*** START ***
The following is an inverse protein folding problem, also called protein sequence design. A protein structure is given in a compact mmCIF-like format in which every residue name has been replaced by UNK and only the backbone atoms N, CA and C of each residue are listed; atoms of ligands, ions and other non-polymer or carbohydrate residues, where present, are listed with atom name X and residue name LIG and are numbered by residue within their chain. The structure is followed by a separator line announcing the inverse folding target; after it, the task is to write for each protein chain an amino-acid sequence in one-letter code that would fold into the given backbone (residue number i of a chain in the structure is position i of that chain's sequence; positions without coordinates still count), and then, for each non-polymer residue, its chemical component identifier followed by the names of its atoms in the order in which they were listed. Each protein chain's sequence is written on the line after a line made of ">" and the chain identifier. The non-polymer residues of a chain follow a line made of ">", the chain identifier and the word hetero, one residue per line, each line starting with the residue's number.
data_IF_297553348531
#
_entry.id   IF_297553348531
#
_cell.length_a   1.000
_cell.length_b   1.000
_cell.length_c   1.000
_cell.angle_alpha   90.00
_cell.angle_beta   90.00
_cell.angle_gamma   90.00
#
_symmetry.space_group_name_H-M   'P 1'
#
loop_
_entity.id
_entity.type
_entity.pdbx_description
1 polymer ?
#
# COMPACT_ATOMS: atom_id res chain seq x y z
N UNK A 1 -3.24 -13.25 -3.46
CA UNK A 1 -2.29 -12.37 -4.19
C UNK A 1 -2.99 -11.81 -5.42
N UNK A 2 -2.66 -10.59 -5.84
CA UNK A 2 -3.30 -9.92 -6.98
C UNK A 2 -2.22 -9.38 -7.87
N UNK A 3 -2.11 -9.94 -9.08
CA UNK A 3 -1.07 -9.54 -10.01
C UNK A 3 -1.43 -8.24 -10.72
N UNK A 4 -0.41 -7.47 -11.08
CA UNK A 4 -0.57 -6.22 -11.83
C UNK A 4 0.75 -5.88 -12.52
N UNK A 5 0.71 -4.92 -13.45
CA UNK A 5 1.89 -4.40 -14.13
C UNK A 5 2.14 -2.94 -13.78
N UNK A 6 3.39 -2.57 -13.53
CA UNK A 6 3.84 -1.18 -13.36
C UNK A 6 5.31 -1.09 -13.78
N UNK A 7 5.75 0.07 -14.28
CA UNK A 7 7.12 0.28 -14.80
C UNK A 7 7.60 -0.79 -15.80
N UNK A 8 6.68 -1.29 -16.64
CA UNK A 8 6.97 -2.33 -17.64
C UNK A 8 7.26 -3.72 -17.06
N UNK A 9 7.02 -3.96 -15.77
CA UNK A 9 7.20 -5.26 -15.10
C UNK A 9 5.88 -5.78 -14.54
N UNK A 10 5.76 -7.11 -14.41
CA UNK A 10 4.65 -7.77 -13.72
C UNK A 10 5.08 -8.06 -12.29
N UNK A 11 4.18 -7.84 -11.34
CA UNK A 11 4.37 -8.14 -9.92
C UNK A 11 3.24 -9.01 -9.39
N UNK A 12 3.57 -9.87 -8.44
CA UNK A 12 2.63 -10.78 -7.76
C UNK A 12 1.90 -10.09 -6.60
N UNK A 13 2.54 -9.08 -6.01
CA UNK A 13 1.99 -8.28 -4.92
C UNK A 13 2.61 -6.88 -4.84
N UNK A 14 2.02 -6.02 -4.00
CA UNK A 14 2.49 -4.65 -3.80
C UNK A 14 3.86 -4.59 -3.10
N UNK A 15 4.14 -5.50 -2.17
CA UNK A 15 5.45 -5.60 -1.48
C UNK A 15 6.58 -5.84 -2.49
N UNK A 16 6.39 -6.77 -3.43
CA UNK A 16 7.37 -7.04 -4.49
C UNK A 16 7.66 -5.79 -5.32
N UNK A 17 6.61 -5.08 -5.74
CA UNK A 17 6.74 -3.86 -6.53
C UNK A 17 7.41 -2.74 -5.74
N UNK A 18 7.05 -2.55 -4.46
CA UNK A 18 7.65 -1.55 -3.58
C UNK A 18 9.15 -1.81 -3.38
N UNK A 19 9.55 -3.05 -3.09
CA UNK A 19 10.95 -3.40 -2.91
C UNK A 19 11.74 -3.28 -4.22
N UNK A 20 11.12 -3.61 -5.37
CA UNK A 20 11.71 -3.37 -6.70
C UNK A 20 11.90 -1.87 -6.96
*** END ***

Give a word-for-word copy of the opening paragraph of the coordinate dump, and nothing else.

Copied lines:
The following is an inverse protein folding problem, also called protein sequence design. A protein structure is given in a compact mmCIF-like format in which every residue name has been replaced by UNK and only the backbone atoms N, CA and C of each residue are listed; atoms of ligands, ions and other non-polymer or carbohydrate residues, where present, are listed with atom name X and residue name LIG and are numbered by residue within their chain. The structure is followed by a separator line announcing the inverse folding target; after it, the task is to write for each protein chain an amino-acid sequence in one-letter code that would fold into the given backbone (residue number i of a chain in the structure is position i of that chain's sequence; positions without coordinates still count), and then, for each non-polymer residue, its chemical component identifier followed by the names of its atoms in the order in which they were listed. Each protein chain's sequence is written on the line after a line made of ">" and the chain identifier. The non-polymer residues of a chain follow a line made of ">", the chain identifier and the word hetero, one residue per line, each line starting with the residue's number.